The One About The Woman

So much drama. So much.

To start with, I hate time travel, because it really confuses the hell out of me, it’s been overused to death, but seeing how this book is way before all that, I’ll try my best.

In the first chapter, the introduction of the characters is a little unorthodox; we get a shot of one person then almost immediately a shot of another without much description of said characters. Then after that, we go through some weird time loop that sends us back an hour or two before the abusive scene we come across in the beginning. A sort-of keystone that made me conclude that this was happening was the “ballpoint pen” she picked up on the subway car (she mentioned it in chapter one before the abuse scene).

Throughout the first chapter through a little more than half of the second, we don’t get the sense that this is really a science fiction novel. But then, as we get introduced to Luciete, a mysterious figure in which we first meet in Connie’s dreams, the science begins to tie in with the fiction. And as we read on, we begin to realize or form a conclusion using the bits and pieces acquired about Luciete, that she is a time traveler (and also because she tells Connie) from the year 2137.

For a future, unlike we see in most science fiction, it’s probably not what we were expecting to visualize. When Connie gets pulled into 2137 with Luciete, there are no skyscrapers, no ships, nothing what we expected of a year far out of reach than where we are today. What we really changed through the eons was the society; the people.

From what I can gather during the third chapter when Connie goes with Luciete to her time, Government is virtually nonexistent and there is no registry of people. When born, a name (no last name, just one name) is given to you, and in time, whenever, that person is allowed to change his or her name freely at the cost of people forgetting who you are. That being said, having an individual  almost isn’t possible, because it seems that everybody is connected to each other by some means; a sort of hive mind without a “queen” or governing body or individual.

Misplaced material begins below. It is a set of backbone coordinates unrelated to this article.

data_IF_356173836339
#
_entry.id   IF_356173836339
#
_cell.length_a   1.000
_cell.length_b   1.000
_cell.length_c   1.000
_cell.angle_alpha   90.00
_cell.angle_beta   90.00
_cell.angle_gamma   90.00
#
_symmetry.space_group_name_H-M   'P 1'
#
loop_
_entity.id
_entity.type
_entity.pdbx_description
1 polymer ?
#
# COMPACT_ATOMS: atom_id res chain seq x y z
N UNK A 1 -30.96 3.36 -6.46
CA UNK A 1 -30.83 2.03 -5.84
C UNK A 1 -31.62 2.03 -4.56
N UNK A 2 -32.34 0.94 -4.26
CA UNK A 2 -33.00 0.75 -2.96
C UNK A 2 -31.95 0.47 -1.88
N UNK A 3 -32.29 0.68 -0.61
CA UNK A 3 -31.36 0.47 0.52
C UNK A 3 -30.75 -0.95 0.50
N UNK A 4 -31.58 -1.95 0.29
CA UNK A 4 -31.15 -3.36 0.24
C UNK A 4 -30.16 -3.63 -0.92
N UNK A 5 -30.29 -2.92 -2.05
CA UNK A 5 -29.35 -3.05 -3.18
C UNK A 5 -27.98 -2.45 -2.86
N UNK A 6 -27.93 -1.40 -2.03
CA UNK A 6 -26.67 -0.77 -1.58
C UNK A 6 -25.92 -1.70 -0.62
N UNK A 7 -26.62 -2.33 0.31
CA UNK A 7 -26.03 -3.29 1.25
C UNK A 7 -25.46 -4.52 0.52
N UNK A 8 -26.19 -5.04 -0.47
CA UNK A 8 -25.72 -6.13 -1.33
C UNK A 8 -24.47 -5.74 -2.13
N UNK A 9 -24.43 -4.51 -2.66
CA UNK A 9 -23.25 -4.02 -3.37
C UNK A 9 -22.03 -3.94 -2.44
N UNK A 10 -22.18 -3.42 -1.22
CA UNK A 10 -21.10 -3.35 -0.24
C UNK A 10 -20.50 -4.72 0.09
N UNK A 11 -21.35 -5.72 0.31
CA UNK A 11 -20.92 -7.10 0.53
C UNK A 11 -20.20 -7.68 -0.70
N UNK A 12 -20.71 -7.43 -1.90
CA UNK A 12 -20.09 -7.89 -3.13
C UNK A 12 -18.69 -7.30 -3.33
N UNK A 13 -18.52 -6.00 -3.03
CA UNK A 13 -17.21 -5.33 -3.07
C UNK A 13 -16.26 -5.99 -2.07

To add, we get a sense that the future totally differs from that of the past (Connie’s present). In Connie’s present time, there is a huge line between male and female while this kind of utopian future of Luciete’s completely erases that line.

I apologize if this was short, this is all that really clicked into my head. I’m sorry to say that it was a really slow four chapters.

1 thought on “The One About The Woman

  1. The way you mention that in the future society it seems impossible to be an individual, that they are all connected without a governing body reminded me of the Na’vi from the movie Avatar. I dunno why, it just did. The fact that they all seemingly look alike, being androgynous and all, and that they live and work as a community just strengthens the resemblance.

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